Starring: Laura Greenwood, Rachel Blake, Evin Nagy, and Zoltan Ratoti
Director: Daniel Young
Rating: Five of Ten Stars
Teenaged Charlotte (Greenwood) is keeping a secret from her recently divorced mother (Blake): A mysterious, hunky man (Nagy) is living in her closet. Things go from complicated to nightmarish when he decides to leave the closet and become her mother's new lover.
"Pinprick" is a somewhat bizarre drama that will have you asking yourself what logic-defying action the characters will take next, or how they will next try to complicate a situation that could easily be solved by calling the police. As film unfolds, it becomes more and more illogical, eventually presenting a plot twist that gives rise to the film's eventual non-ending ending -- a twist and ending that completes the film's rise toward a pinnacle of complete nonsense.
"Pinprick" is a Swiss/Hungarian production starring English, Australian, and Hungarian actors. It was marketed in the United States as a horror film, so for roughly the first half of the movie I kept looking for increasing hints and clues that the man in the closet was a figment of Charlotte's diseased mind -- and I think the film might have made more sense if it was. I've never been a teen girl, and I've never had raised a teen daughter, so maybe they do behave as bizarrely as Charlotte does. Maybe they will hide strange men in their closets in order to spite their parents, and when said strange man starts taking over their home they will basically take his place in the closet? (I do have a sister who was once a teenager, and I don't think she would have let a guy live in her closet, but how can I say for certain?)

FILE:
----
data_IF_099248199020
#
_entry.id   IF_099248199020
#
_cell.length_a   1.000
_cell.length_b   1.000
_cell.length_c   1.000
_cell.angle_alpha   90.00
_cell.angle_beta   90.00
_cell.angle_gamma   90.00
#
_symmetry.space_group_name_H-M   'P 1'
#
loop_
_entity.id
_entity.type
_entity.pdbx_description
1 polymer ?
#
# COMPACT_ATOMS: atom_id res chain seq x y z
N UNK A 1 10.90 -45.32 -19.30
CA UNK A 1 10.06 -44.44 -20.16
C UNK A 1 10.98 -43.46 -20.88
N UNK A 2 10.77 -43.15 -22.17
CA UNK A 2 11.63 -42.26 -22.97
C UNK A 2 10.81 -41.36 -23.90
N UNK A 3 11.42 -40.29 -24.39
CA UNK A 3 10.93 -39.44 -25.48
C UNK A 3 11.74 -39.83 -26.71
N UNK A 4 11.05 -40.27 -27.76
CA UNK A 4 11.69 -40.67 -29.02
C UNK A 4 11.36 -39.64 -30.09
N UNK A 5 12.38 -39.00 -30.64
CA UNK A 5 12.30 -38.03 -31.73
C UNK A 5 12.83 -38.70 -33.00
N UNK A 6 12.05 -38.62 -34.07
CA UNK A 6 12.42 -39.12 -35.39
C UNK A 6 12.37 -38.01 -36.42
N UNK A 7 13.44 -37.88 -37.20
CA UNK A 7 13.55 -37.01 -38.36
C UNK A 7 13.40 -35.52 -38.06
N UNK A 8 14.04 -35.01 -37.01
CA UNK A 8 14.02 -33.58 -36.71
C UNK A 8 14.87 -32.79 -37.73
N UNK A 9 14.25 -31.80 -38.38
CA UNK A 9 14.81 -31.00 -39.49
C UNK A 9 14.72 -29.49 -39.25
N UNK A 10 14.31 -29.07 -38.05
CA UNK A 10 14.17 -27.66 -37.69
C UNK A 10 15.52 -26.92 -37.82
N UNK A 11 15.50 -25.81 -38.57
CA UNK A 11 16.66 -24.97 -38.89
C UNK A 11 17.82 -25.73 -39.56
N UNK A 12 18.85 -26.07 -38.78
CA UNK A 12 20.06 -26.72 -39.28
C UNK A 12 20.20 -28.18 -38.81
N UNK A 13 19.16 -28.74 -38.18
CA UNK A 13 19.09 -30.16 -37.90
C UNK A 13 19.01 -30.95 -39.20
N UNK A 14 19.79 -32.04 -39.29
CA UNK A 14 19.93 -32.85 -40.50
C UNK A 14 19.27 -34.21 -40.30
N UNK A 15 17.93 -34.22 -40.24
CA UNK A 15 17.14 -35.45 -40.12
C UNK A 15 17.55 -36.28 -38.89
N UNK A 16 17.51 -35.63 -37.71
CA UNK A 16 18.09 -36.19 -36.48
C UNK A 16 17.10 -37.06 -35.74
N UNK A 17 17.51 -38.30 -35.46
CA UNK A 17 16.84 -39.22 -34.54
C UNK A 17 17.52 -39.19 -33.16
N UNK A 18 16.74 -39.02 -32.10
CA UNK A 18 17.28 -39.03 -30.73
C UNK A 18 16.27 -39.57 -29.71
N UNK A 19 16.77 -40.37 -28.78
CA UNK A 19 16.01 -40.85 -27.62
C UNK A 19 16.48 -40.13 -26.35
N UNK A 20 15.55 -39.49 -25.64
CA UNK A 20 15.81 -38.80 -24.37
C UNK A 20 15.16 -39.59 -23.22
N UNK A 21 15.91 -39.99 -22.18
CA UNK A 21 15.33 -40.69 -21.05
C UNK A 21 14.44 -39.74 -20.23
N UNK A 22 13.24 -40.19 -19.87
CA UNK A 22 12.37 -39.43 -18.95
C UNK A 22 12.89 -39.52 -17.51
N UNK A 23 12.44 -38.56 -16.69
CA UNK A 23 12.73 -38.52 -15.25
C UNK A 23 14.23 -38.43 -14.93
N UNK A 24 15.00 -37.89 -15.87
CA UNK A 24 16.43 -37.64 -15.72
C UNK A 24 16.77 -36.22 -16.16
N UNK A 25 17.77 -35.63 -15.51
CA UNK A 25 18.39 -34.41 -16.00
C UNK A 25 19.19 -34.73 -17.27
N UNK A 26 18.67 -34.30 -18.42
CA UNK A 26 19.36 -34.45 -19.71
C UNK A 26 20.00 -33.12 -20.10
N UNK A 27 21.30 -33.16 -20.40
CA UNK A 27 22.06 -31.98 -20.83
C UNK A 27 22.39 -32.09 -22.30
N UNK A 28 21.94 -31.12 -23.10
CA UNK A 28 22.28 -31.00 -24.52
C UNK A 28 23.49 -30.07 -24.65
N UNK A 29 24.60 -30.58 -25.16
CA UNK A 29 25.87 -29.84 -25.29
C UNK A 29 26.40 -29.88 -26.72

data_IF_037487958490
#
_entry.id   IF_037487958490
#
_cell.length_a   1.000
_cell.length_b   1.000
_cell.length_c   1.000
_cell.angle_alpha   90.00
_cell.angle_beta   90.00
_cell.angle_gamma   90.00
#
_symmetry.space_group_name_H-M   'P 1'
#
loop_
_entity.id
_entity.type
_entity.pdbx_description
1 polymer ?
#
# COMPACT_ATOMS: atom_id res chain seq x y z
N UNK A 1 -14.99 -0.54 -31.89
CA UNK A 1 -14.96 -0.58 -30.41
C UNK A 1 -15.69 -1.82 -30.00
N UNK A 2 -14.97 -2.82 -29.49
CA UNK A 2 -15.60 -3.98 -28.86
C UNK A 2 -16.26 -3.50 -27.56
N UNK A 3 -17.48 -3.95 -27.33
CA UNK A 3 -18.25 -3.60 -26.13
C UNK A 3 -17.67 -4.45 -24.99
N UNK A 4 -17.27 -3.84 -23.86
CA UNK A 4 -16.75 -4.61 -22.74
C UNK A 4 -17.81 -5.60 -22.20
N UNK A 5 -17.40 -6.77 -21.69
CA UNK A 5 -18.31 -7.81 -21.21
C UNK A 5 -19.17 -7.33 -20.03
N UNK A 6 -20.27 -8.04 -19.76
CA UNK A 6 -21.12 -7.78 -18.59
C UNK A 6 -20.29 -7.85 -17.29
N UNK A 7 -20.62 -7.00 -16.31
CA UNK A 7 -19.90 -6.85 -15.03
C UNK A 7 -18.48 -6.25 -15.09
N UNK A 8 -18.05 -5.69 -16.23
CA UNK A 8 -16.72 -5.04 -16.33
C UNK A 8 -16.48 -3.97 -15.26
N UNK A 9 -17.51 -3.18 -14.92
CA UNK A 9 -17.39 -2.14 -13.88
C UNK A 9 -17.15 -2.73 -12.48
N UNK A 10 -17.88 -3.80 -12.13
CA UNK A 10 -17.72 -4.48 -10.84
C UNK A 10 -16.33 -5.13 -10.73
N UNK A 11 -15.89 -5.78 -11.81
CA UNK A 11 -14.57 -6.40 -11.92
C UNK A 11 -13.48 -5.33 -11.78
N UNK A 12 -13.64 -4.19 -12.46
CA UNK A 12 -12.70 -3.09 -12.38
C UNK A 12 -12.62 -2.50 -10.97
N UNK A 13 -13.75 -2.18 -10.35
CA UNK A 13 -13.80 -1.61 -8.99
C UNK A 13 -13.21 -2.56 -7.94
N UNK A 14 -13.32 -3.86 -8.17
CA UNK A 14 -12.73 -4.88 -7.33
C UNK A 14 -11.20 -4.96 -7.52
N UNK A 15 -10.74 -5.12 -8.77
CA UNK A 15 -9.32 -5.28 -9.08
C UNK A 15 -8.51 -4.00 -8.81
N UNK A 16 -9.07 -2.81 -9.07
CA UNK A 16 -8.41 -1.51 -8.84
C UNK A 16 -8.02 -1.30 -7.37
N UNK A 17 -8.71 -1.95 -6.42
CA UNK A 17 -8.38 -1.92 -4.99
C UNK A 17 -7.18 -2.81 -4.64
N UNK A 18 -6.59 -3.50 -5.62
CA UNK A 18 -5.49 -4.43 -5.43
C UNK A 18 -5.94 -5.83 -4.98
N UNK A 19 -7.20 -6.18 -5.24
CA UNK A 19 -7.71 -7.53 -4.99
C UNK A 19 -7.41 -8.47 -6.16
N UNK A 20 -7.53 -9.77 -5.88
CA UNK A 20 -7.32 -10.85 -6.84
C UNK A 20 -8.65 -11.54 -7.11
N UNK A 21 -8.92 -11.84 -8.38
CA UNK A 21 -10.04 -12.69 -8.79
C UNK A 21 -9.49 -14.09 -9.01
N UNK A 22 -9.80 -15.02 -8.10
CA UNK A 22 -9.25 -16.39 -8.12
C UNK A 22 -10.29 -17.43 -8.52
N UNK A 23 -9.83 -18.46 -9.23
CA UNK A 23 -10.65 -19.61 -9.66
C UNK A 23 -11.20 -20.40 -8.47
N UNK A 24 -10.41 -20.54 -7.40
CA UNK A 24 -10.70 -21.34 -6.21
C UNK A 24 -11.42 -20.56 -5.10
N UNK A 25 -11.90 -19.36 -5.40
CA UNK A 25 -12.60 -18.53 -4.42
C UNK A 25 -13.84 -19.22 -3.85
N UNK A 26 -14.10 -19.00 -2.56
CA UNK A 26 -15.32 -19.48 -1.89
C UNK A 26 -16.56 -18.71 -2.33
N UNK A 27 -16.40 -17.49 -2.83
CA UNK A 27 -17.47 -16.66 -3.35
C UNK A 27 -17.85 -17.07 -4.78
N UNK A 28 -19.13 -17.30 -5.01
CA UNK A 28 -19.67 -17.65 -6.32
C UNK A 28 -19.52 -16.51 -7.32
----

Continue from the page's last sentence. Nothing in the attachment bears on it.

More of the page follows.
Maybe if writer/director Daniel Young had spent a moment or two giving viewers some details about the characters up front, even if those details would have to be reinterpreted in the light of the twist in the third act -- that twist might even have made a little more sense if he had. We get a tiny bit through a conversation that Charlotte and her mother have at the very beginning, but a little more might have helped dispel some of the confusing air that exists throughout the picture. At the very least, some indication in regards to how the hunk ended up in Charlotte's closet and why she didn't run screaming from the room at that first encounter would have been helpful.
If not for the fact that the film kept me engaged, despite my sense of it being nonsense and despite it not being a horror film even though it was marketed as such, this would have rated a Four. The strong performances from the cast, as well as some nice cinematography, coupled with the way the film's pacing kept me interested, all add up to a movie I can't bring myself to condemn too harshly. If you're in the mood for something odd but well crafted, "Pinprick" might be worth a look. (My advice would be to pick up the "Midnight Horror Collection" or renting it as a streaming movie rather than paying for it on a DVD by itself. The mutli-disc "Midnight Horror Collection" features several other mis-marketed films, as well as two actual horror films.)